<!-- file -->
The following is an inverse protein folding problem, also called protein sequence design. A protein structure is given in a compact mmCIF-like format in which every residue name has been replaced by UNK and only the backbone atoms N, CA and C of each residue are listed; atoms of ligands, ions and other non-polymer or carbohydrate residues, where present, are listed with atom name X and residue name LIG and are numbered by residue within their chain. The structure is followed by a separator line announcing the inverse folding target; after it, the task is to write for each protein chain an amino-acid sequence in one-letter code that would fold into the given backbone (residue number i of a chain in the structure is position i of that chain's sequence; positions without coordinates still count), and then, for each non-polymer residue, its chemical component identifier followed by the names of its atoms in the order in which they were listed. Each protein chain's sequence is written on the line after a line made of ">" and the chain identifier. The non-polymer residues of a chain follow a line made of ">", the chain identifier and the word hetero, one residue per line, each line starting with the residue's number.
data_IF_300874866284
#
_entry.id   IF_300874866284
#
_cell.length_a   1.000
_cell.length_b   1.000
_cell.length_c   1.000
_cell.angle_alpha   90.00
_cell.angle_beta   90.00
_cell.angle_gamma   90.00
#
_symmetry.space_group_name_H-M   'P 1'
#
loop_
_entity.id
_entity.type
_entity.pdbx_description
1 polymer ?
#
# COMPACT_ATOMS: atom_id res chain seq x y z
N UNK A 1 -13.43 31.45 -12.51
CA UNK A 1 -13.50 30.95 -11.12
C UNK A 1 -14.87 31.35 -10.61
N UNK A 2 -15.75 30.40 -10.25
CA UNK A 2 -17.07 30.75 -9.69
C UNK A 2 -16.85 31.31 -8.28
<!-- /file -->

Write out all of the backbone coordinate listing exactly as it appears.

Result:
The following is an inverse protein folding problem, also called protein sequence design. A protein structure is given in a compact mmCIF-like format in which every residue name has been replaced by UNK and only the backbone atoms N, CA and C of each residue are listed; atoms of ligands, ions and other non-polymer or carbohydrate residues, where present, are listed with atom name X and residue name LIG and are numbered by residue within their chain. The structure is followed by a separator line announcing the inverse folding target; after it, the task is to write for each protein chain an amino-acid sequence in one-letter code that would fold into the given backbone (residue number i of a chain in the structure is position i of that chain's sequence; positions without coordinates still count), and then, for each non-polymer residue, its chemical component identifier followed by the names of its atoms in the order in which they were listed. Each protein chain's sequence is written on the line after a line made of ">" and the chain identifier. The non-polymer residues of a chain follow a line made of ">", the chain identifier and the word hetero, one residue per line, each line starting with the residue's number.
data_IF_300874866284
#
_entry.id   IF_300874866284
#
_cell.length_a   1.000
_cell.length_b   1.000
_cell.length_c   1.000
_cell.angle_alpha   90.00
_cell.angle_beta   90.00
_cell.angle_gamma   90.00
#
_symmetry.space_group_name_H-M   'P 1'
#
loop_
_entity.id
_entity.type
_entity.pdbx_description
1 polymer ?
#
# COMPACT_ATOMS: atom_id res chain seq x y z
N UNK A 1 -13.43 31.45 -12.51
CA UNK A 1 -13.50 30.95 -11.12
C UNK A 1 -14.87 31.35 -10.61
N UNK A 2 -15.75 30.40 -10.25
CA UNK A 2 -17.07 30.75 -9.69
C UNK A 2 -16.85 31.31 -8.28